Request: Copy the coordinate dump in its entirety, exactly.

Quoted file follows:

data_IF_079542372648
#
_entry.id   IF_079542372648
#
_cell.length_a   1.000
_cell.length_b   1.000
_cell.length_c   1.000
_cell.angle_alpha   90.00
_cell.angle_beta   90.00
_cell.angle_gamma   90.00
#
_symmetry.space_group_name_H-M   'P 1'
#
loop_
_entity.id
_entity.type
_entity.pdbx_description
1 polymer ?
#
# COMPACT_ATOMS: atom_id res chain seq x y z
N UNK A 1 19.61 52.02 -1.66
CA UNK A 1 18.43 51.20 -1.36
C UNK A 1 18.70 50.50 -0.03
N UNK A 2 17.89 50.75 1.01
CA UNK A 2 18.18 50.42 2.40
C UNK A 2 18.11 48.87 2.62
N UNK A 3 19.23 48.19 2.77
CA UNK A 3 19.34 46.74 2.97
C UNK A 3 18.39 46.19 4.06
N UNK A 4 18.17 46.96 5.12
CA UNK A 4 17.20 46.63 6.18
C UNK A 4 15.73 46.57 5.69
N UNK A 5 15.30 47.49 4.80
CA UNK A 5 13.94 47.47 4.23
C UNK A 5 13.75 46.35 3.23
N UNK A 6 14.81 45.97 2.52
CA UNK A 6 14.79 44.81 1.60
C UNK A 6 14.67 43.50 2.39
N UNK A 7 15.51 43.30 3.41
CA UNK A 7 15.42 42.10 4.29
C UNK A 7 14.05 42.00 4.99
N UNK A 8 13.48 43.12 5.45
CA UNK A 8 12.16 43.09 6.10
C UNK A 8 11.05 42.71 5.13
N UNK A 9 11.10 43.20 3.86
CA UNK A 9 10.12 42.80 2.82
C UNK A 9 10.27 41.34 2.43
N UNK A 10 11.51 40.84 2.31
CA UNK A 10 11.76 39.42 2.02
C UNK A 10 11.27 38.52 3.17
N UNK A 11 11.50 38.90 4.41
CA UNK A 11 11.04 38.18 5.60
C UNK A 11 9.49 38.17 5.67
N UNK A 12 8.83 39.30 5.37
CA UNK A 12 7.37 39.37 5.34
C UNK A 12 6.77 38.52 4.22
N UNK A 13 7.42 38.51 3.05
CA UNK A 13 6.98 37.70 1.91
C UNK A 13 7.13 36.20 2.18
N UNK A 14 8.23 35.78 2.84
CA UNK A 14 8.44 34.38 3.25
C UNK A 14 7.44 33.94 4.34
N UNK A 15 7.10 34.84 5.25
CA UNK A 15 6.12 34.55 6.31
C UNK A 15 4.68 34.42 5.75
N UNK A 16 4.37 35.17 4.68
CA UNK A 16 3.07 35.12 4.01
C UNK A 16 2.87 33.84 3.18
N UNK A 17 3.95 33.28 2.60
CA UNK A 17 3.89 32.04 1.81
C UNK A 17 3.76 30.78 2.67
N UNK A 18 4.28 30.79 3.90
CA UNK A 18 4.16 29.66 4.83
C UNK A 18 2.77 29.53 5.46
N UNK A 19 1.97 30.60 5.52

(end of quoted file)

data_IF_079542372648
#
_entry.id   IF_079542372648
#
_cell.length_a   1.000
_cell.length_b   1.000
_cell.length_c   1.000
_cell.angle_alpha   90.00
_cell.angle_beta   90.00
_cell.angle_gamma   90.00
#
_symmetry.space_group_name_H-M   'P 1'
#
loop_
_entity.id
_entity.type
_entity.pdbx_description
1 polymer ?
#
# COMPACT_ATOMS: atom_id res chain seq x y z
N UNK A 1 19.61 52.02 -1.66
CA UNK A 1 18.43 51.20 -1.36
C UNK A 1 18.70 50.50 -0.03
N UNK A 2 17.89 50.75 1.01
CA UNK A 2 18.18 50.42 2.40
C UNK A 2 18.11 48.87 2.62
N UNK A 3 19.23 48.19 2.77
CA UNK A 3 19.34 46.74 2.97
C UNK A 3 18.39 46.19 4.06
N UNK A 4 18.17 46.96 5.12
CA UNK A 4 17.20 46.63 6.18
C UNK A 4 15.73 46.57 5.69
N UNK A 5 15.30 47.49 4.80
CA UNK A 5 13.94 47.47 4.23
C UNK A 5 13.75 46.35 3.23
N UNK A 6 14.81 45.97 2.52
CA UNK A 6 14.79 44.81 1.60
C UNK A 6 14.67 43.50 2.39
N UNK A 7 15.51 43.30 3.41
CA UNK A 7 15.42 42.10 4.29
C UNK A 7 14.05 42.00 4.99
N UNK A 8 13.48 43.12 5.45
CA UNK A 8 12.16 43.09 6.10
C UNK A 8 11.05 42.71 5.13
N UNK A 9 11.10 43.20 3.86
CA UNK A 9 10.12 42.80 2.82
C UNK A 9 10.27 41.34 2.43
N UNK A 10 11.51 40.84 2.31
CA UNK A 10 11.76 39.42 2.02
C UNK A 10 11.27 38.52 3.17
N UNK A 11 11.50 38.90 4.41
CA UNK A 11 11.04 38.18 5.60
C UNK A 11 9.49 38.17 5.67
N UNK A 12 8.83 39.30 5.37
CA UNK A 12 7.37 39.37 5.34
C UNK A 12 6.77 38.52 4.22
N UNK A 13 7.42 38.51 3.05
CA UNK A 13 6.98 37.70 1.91
C UNK A 13 7.13 36.20 2.18
N UNK A 14 8.23 35.78 2.84
CA UNK A 14 8.44 34.38 3.25
C UNK A 14 7.44 33.94 4.34
N UNK A 15 7.10 34.84 5.25
CA UNK A 15 6.12 34.55 6.31
C UNK A 15 4.68 34.42 5.75
N UNK A 16 4.37 35.17 4.68
CA UNK A 16 3.07 35.12 4.01
C UNK A 16 2.87 33.84 3.18
N UNK A 17 3.95 33.28 2.60
CA UNK A 17 3.89 32.04 1.81
C UNK A 17 3.76 30.78 2.67
N UNK A 18 4.28 30.79 3.90
CA UNK A 18 4.16 29.66 4.83
C UNK A 18 2.77 29.53 5.46
N UNK A 19 1.97 30.60 5.52